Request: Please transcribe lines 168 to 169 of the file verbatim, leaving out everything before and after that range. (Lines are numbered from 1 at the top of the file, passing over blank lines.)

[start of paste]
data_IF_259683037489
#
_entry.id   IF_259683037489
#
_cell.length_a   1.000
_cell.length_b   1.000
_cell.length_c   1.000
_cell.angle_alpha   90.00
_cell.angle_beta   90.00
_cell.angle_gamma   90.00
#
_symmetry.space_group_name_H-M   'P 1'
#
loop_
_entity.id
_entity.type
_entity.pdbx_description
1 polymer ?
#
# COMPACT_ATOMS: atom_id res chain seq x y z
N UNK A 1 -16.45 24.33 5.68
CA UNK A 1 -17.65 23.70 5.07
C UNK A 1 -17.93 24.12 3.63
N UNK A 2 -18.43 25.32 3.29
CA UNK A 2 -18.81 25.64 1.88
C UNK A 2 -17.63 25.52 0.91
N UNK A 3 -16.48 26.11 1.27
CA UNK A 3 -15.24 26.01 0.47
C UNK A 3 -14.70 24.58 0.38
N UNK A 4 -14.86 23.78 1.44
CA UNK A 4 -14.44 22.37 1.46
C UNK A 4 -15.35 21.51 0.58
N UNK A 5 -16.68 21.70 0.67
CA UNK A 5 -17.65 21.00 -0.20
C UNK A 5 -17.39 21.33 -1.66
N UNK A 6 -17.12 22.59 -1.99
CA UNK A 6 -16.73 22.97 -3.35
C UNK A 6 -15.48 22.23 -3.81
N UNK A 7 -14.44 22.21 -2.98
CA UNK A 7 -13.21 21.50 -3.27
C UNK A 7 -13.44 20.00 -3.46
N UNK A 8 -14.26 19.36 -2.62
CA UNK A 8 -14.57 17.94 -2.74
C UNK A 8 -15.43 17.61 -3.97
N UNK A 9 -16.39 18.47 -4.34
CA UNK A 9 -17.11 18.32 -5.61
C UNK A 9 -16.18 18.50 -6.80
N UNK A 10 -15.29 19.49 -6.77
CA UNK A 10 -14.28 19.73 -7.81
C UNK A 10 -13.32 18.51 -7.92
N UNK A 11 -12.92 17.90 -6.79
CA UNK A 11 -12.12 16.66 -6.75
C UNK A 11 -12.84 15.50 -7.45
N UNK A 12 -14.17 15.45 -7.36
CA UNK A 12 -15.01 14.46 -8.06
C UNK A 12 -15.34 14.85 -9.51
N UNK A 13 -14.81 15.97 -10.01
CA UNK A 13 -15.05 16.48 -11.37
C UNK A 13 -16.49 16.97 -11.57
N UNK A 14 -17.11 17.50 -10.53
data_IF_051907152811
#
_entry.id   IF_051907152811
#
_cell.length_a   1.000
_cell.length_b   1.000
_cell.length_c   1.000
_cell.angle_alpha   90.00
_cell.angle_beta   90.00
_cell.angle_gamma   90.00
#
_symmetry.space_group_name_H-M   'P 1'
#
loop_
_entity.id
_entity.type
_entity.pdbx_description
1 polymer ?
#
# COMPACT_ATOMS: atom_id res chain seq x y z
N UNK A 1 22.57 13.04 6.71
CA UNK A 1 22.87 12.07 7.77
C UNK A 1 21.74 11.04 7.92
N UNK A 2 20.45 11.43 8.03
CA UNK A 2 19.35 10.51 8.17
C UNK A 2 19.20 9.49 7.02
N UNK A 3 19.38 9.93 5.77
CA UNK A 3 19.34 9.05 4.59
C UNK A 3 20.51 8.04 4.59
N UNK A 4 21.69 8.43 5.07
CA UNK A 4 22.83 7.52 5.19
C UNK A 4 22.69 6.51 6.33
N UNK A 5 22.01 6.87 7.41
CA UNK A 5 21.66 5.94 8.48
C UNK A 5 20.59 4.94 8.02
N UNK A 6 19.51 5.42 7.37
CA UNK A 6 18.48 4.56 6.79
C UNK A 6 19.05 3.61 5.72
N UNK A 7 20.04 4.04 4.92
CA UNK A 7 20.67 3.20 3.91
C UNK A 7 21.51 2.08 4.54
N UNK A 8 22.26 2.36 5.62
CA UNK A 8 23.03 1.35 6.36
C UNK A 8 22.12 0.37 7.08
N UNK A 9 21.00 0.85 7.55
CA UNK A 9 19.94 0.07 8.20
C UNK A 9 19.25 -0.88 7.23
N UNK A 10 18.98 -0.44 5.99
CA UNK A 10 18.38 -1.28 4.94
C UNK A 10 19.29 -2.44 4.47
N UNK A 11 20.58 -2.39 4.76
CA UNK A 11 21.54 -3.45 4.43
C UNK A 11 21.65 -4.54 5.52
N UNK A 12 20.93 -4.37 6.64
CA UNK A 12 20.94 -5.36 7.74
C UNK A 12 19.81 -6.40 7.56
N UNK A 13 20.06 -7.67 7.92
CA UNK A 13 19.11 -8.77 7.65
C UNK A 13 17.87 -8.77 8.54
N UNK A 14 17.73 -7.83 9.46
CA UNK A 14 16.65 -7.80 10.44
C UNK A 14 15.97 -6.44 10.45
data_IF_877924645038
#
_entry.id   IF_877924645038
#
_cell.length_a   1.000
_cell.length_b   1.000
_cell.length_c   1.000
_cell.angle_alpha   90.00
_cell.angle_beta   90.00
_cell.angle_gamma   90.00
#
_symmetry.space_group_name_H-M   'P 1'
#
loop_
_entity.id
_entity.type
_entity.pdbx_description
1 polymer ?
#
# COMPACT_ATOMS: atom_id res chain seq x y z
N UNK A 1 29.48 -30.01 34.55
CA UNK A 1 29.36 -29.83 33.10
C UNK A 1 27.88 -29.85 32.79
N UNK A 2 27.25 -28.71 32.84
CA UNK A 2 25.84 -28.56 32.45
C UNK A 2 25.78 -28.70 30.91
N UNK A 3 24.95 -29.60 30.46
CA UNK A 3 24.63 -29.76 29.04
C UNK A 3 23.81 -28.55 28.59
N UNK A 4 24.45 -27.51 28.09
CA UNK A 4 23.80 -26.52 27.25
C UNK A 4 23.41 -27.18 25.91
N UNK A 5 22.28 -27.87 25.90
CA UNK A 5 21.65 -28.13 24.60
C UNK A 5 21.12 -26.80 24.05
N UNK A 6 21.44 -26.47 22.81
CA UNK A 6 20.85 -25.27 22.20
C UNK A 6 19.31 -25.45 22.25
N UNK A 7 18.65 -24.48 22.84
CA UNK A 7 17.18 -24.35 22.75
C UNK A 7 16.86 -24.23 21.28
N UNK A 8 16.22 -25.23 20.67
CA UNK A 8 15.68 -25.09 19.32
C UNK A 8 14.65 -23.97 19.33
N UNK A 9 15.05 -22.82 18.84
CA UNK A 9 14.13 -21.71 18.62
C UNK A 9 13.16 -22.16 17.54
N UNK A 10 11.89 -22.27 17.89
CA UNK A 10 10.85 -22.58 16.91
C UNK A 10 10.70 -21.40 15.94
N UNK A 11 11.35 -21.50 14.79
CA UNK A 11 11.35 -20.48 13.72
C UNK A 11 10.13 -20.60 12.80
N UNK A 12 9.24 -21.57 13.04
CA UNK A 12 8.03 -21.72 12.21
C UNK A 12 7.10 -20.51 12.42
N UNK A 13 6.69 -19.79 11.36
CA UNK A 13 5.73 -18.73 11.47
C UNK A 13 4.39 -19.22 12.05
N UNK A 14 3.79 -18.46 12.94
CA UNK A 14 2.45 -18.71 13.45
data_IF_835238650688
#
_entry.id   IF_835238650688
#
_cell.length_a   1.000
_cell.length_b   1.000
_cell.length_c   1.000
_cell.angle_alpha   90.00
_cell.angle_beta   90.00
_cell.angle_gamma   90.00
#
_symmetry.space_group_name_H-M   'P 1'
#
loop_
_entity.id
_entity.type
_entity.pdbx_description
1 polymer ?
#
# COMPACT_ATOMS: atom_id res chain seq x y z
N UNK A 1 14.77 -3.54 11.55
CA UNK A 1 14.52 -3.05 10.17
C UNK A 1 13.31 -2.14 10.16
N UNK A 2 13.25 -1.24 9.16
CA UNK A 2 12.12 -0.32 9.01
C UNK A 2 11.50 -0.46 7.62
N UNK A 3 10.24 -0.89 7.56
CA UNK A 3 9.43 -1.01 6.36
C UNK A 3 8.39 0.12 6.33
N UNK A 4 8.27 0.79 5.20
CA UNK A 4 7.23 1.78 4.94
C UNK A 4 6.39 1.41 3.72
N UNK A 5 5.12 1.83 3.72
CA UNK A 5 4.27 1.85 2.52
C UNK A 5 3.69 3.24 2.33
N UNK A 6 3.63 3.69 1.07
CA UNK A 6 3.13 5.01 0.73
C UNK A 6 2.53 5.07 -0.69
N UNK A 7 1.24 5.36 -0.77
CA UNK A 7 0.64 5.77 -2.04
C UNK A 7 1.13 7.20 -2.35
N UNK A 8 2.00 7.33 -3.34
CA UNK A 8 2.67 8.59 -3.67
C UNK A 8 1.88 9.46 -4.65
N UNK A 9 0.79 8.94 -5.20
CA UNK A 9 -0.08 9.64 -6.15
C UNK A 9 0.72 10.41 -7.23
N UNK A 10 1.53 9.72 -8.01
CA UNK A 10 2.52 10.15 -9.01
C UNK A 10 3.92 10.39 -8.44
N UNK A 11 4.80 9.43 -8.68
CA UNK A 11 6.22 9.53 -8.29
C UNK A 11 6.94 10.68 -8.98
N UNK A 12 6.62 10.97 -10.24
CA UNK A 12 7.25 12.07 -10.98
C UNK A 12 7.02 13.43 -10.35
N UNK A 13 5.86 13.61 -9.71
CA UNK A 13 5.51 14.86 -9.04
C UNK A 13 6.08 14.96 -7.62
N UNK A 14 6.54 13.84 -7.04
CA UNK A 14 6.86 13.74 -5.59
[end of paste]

CA UNK A 9 14.13 -21.71 18.62
C UNK A 9 13.16 -22.16 17.54